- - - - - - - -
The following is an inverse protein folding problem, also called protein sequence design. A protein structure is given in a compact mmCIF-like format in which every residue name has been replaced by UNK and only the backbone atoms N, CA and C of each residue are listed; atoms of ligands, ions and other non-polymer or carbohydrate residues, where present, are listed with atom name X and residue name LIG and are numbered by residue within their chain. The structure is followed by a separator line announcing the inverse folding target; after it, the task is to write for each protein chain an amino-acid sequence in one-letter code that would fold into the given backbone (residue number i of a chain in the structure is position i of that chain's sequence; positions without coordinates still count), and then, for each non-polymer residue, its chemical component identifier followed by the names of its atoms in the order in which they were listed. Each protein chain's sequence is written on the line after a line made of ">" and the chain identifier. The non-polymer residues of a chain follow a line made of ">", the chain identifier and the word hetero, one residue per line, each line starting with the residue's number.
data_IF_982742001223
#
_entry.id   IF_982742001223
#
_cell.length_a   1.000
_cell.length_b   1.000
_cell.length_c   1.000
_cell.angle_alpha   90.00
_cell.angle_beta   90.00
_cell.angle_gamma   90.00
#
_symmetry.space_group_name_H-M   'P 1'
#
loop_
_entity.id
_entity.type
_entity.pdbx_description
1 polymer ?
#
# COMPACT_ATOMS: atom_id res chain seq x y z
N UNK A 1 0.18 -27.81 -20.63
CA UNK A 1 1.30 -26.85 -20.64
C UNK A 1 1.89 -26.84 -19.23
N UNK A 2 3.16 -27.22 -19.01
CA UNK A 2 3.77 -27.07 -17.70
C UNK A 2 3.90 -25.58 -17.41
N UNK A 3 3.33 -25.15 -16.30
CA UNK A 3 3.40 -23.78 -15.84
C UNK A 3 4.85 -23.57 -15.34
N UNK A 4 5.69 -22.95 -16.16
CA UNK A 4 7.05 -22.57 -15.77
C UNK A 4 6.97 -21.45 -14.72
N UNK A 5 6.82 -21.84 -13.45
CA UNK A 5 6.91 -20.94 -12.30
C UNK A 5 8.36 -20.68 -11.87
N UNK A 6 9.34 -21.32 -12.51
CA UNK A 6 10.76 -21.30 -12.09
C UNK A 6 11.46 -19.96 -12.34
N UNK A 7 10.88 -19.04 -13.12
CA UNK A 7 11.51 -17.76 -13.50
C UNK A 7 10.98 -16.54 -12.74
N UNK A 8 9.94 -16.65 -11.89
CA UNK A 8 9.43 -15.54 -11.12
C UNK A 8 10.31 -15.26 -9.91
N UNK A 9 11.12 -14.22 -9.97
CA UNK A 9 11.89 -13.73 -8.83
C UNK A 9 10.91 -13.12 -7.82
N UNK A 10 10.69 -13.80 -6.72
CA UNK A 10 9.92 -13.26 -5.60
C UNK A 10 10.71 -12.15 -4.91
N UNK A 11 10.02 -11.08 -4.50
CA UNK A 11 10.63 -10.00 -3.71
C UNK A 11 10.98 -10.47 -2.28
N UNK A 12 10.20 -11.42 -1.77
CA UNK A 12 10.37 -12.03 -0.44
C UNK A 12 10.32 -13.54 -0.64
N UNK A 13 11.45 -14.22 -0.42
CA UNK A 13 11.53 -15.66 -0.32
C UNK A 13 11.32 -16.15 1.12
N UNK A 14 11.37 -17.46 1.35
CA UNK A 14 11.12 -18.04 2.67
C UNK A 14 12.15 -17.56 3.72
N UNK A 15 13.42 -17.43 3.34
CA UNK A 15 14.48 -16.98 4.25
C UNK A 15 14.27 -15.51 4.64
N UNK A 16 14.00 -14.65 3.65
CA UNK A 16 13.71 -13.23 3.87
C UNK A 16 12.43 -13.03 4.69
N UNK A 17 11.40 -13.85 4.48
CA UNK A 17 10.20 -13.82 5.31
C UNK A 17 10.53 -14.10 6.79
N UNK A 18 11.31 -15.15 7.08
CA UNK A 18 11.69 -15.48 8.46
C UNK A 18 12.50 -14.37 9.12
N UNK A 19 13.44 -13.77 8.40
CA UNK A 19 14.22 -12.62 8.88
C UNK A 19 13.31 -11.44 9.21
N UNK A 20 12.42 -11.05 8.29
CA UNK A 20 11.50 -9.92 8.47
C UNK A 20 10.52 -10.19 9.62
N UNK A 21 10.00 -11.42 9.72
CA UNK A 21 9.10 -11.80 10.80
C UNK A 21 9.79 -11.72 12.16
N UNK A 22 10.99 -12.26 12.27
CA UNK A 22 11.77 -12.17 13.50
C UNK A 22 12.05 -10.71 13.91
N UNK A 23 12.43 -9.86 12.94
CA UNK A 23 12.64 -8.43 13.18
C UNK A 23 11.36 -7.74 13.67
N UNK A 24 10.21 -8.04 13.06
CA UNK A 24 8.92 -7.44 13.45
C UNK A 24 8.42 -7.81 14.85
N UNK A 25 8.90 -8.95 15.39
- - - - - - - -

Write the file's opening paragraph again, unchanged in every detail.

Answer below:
The following is an inverse protein folding problem, also called protein sequence design. A protein structure is given in a compact mmCIF-like format in which every residue name has been replaced by UNK and only the backbone atoms N, CA and C of each residue are listed; atoms of ligands, ions and other non-polymer or carbohydrate residues, where present, are listed with atom name X and residue name LIG and are numbered by residue within their chain. The structure is followed by a separator line announcing the inverse folding target; after it, the task is to write for each protein chain an amino-acid sequence in one-letter code that would fold into the given backbone (residue number i of a chain in the structure is position i of that chain's sequence; positions without coordinates still count), and then, for each non-polymer residue, its chemical component identifier followed by the names of its atoms in the order in which they were listed. Each protein chain's sequence is written on the line after a line made of ">" and the chain identifier. The non-polymer residues of a chain follow a line made of ">", the chain identifier and the word hetero, one residue per line, each line starting with the residue's number.